Admare Jinga, 31, was sentenced to 240 hours community service after being found guilty of false representation.
Between 2007 and 2009, Savec Healthcare sold medications online, mostly to customers in Zimbabwe, that it claimed could ‘kill’ HIV and prevent symptoms of immune deficiency.
Jinga, who now lives in Scotland, had already admitted a charge of marketing medicines for human use without an MHRA licence.
He claimed in court that he was working with pharmacists and a microbiologist in Zimbabwe to fight the devastating effects of HIV, and that no customer had ever complained about his products.
His claim to be an alternative therapist, as opposed to an online scammer, was rejected by the court.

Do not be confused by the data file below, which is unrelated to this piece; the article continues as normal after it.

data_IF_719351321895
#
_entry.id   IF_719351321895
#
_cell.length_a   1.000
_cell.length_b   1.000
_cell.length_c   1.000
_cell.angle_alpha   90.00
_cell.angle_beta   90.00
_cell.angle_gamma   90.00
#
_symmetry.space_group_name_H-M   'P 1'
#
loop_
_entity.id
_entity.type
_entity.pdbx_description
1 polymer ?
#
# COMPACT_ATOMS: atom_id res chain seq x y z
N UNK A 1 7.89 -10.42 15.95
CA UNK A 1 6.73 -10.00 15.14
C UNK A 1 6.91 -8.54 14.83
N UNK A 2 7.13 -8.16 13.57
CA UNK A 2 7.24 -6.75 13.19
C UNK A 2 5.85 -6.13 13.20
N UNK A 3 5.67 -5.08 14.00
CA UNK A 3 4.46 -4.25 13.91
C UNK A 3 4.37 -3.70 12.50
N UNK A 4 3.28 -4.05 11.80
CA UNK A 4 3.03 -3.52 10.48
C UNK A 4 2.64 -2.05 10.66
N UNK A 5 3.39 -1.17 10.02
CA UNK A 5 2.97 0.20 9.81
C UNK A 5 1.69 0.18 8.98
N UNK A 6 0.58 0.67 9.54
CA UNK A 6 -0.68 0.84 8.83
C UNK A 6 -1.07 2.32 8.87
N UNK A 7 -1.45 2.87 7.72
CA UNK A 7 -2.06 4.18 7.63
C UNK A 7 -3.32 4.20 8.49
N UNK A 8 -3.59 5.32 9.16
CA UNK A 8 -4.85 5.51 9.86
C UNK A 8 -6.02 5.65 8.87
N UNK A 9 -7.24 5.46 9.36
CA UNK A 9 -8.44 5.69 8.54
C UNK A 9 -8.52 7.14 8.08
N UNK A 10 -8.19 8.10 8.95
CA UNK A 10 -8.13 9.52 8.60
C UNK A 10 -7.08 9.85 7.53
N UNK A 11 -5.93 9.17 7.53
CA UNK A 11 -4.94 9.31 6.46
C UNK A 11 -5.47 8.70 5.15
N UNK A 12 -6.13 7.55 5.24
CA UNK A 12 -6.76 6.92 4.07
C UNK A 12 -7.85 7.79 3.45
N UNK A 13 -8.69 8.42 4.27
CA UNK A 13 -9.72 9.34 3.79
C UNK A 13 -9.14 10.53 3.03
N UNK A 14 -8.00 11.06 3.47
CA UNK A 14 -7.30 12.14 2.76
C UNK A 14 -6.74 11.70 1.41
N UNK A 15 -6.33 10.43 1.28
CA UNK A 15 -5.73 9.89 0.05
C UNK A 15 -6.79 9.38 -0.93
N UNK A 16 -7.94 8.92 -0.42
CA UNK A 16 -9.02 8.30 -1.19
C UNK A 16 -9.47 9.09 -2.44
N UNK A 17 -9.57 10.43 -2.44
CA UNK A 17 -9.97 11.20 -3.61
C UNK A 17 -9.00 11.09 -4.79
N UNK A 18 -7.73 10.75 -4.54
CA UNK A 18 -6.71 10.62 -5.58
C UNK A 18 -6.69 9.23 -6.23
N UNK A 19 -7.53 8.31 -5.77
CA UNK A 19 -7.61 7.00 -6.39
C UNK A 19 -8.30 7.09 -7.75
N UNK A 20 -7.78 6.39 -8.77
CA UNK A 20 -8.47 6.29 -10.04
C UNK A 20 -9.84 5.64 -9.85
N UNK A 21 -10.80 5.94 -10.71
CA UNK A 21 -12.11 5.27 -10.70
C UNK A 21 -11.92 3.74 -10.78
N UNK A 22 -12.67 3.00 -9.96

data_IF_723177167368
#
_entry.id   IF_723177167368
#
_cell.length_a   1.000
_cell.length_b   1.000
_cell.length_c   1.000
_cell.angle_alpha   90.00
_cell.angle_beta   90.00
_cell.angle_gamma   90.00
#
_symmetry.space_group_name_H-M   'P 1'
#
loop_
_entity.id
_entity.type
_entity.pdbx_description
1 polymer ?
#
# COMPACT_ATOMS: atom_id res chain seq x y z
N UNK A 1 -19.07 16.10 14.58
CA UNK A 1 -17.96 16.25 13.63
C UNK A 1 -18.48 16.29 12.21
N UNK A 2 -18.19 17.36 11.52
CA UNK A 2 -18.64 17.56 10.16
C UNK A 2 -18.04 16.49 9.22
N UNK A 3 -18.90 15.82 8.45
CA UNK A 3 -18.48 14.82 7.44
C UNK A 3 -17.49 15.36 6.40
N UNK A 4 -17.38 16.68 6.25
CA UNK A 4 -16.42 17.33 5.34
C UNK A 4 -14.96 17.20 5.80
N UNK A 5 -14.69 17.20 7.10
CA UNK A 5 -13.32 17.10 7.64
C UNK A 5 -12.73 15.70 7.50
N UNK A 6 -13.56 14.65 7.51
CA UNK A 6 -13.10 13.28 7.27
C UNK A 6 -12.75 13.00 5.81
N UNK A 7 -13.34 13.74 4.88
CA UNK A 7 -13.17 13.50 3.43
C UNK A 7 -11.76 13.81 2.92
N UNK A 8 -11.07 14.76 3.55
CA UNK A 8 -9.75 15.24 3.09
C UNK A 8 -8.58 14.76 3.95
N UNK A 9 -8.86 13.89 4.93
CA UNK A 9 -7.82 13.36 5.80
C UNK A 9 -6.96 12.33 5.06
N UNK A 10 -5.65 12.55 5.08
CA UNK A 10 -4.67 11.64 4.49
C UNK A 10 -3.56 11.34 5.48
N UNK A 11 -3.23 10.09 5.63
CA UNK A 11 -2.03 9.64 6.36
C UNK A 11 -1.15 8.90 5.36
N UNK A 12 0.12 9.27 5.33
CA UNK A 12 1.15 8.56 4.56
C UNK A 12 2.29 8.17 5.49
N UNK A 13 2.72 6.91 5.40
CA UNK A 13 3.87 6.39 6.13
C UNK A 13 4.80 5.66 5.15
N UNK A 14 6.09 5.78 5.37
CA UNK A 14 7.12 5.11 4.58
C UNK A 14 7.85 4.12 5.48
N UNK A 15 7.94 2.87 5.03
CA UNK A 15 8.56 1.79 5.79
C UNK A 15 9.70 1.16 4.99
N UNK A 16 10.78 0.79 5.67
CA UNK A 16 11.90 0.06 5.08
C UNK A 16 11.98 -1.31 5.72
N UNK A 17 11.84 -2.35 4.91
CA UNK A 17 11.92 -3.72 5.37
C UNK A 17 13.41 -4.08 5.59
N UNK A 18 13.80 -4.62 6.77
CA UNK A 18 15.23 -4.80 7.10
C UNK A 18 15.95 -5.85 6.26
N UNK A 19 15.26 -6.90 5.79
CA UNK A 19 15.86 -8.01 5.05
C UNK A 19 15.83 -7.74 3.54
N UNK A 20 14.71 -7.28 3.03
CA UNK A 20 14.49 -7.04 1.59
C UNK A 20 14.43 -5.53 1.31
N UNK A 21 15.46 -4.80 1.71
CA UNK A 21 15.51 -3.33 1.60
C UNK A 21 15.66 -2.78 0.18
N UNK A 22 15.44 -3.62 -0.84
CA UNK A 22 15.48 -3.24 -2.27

Jinga was prosecuted directly by the MHRA, which commented that this case was the first of its kind for them. “There are no known cures for HIV, so any claim to this effect is illegal,” the agency noted.
The case reflects the severity of unmet medical need in Africa, where treatment for HIV is often sub-optimal, as well as the ease with which unlicensed ‘medicines’ can be sold online into ‘emerging markets’.